TIFF (Tagged Image File) files can also be opened in Photoshop and store a lot of image data. TIFF files use “lossless compression” which means that the original image data is retained, no matter how many times the image has been copied, re-saved, or compressed. However, this does mean that their file sizes are huge. So again, like Photoshop, these aren’t the best file types beyond the image modification stage.
INDD (Adobe InDesign Document) files are created in Adobe InDesign and can combine Adobe Illustrator and Adobe Photoshop files in one place. These files tend to be used for the final design output – For example a brochure that makes use of photos edited in Adobe Photoshop and icons created in Adobe Illustrator. As Adobe InDesign documents tend to combine lots of different elements, you will often hear designers asking for the “packaged version of your files”. This is a folder that you can create from InDesign that puts all of the various file links in one place. This means that when you pass this folder on, everyone can access and edit anything that they need to within the document.
Last but not least, RAW image files are the direct result when you take a photo on a camera. There are several different file extensions for RAW images as each brand of camera manufacturer has created its own. CR2 and CRW are Canon extensions, NEF is a Nikon extension and PEF is a Pentax extension. Most people don’t come into contact with these image types, as they tend to be produced by professional cameras, and photographers complete post-production and export them as more common image types before passing them on to the end-user. RAW images are useful for photographers as they capture every detail in a photo without loosing any image information during processing. This makes them perfect for image post-production. But the amount of information they store means they have huge file sizes and they don’t offer much use beyond post-production.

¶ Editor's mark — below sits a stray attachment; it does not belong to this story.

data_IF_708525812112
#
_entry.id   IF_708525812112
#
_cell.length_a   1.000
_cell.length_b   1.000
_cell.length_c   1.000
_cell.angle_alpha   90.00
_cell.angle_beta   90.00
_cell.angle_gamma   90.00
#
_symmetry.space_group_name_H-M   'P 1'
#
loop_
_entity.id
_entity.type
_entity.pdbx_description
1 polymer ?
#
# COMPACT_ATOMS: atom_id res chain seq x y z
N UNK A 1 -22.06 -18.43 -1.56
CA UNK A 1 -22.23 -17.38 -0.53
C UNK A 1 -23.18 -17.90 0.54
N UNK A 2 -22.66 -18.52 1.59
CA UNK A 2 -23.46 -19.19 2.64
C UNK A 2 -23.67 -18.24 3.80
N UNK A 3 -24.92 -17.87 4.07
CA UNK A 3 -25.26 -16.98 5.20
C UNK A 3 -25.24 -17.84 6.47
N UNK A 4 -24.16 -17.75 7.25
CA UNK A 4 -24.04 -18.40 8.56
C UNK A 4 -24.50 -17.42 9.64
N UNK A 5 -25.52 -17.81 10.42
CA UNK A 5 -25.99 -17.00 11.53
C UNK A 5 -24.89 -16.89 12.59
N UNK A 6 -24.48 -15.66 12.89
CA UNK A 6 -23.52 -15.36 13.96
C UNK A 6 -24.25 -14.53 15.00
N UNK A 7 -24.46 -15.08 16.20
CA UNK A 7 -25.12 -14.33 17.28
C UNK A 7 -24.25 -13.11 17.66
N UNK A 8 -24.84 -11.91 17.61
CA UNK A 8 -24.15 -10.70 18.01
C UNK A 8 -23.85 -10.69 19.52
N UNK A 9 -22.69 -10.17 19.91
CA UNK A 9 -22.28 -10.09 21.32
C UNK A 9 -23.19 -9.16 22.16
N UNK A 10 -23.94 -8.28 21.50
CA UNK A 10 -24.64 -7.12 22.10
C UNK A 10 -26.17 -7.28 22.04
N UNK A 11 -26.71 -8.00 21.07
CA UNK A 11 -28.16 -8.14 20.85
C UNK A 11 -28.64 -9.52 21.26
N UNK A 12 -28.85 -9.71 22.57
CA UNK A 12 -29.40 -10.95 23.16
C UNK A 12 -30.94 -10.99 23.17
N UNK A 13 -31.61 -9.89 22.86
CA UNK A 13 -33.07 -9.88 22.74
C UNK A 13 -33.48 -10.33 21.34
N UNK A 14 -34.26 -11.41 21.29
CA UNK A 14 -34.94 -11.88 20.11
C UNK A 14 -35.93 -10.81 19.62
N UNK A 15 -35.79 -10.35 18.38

We hope this helps to explain the different file types and what each one is useful for. If you need help with your creative outputs, be that design & photography or video, get in touch at email@example.com.